Is progressive victory over lust mandatory? Can I chip away at it over time and eventually it will just work itself out?
The White Book has this to say about the importance of progressive victory over lust in relation to being a sponsor:
There are few absolute requirements a prospective sponsor should have, but a period of comfortable sexual sobriety, including progressive victory over lust, is surely a must. (bold & underline added for emphasis)
If I’m not working on this progressive victory, is being a sponsor putting the cart before the horse?
One person in recovery who I really respect said it this way:
Progressive victory over lust does NOT mean I lust and lust less often over time; it means I STOP and STAY STOPPED lusting and, over time, it gets easier to not lust.
An alcoholic doesn’t have progressive victory over alcohol by drinking less and less every day until, one day, he’s magically cured. Instead, he STOPS and STAYS STOPPED, and, over time, the temptation is less and less to go back to alcohol.
Practicing the Chin Up Approach
One thing I try to practice one day at a time, even moment to moment, is the chin up approach. This was shared by a facilitator back in 2007 who said he looks at everyone from the chin up.
Not only does this help him look at everyone as a son or daughter of God, but it eliminates the comparison mindset, the objectification, and ultimately, the lustful thoughts.
I remember thinking, when I heard that concept: “Yeah, that’d be a great idea. But who’s he kidding. I can’t do that…”
And the truth is, I CAN’T – but GOD CAN.
As I “practice” the chin up approach: being aware of where I am, asking for His help, and surrendering my natural tendencies to want to look at others from the chin down – God is there and really does help.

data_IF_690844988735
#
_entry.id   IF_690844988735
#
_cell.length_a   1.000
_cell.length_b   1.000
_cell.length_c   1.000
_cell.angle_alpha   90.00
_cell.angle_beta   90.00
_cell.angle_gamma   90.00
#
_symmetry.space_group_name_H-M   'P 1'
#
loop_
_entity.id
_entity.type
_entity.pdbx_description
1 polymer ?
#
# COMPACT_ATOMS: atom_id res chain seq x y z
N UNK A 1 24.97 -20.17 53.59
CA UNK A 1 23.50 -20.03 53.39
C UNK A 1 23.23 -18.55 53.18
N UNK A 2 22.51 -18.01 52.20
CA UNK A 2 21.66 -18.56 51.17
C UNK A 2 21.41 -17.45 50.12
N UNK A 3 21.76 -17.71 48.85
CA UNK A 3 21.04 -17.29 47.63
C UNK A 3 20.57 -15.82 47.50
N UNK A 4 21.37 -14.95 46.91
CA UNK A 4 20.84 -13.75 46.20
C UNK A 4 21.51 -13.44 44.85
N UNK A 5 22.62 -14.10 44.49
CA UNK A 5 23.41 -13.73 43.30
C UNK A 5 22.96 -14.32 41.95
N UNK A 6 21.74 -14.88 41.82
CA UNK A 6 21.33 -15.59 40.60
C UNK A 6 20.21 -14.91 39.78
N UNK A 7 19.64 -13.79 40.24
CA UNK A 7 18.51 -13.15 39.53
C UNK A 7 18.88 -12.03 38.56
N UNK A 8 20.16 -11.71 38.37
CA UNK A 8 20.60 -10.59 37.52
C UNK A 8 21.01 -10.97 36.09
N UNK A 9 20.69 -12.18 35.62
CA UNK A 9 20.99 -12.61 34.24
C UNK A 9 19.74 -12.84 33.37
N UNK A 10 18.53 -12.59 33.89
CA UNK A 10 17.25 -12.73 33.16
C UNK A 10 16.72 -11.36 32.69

This, to me, is one way to practice progressive victory over lust.
The Addiction Relationship
In the book “Sitting in a Rowboat Throwing Marbles at a Battleship,” there is an equation that, to me, is so accurate:
A leads to B and B leads to C
A is debilitating negative emotions.
B is lust.
C is sexually acting out.
Thus, A, negative emotions lead to B, lust, which leads to C, sexually acting out. If I can deal with the A’s in my life effectively, the B’s and C’s will lose their power over time – progressive victory.
The White Book talks about this too:
“Progressive victory over [personality] defects, not their eradication, is the power of God at work in us. What we really do battle against is not other people but our old natures, the negative force within us we can obey anytime we wish, the force that is always willing and able to wrong another.” (p. 131)
On pages 156-168 of the White Book it answers the question of what progressive victory over lust looks like.
Here’s the summary:
18 Steps to Practice Progressive Victory Over Lust
- Stop practicing the compulsion. (This is the STOP and STAY STOPPED concept.)
- Stop feeding the obsession.
- Participate in the fellowship of the program.
- Admit powerlessness.
- Bring the inside out.
- Use the literature of the program.
- Go to work on the other defects. (This is working on the A’s in addiction – the debilitating negative emotions. This is also the living Steps of 6 & 7.)
- Learn to give instead of take.
- Get an [SAL] sponsor.
- Make friends in the program.
- Carry the message of your recovery. (Live Step 12.)
- Practice taking the actions of love.
- Recognize and feed your hunger for God.
- Cast it out.
- Take refuge in God.
- Look lust in the eye.
A lot to digest.
Taking things one day at a time, one moment at a time, can be so helpful and practical.
Am I ever going to be able to control what other people wear that could be triggering? NO!
Am I ever going to be able to stop the commercials on TV from getting more and more pornographic? NO!
I CAN be aware, I CAN ask for help, both from God and from others in group; I CAN say a surrender prayer and ask for direction prior to entering a place where I know there could be triggering situations.
It all goes back to the serenity prayer:
“God, grant me the serenity to accept the things I cannot change, courage to change the things I can, and the wisdom to know the difference…”
I look forward to everyone’s feedback, their experience, and additional questions.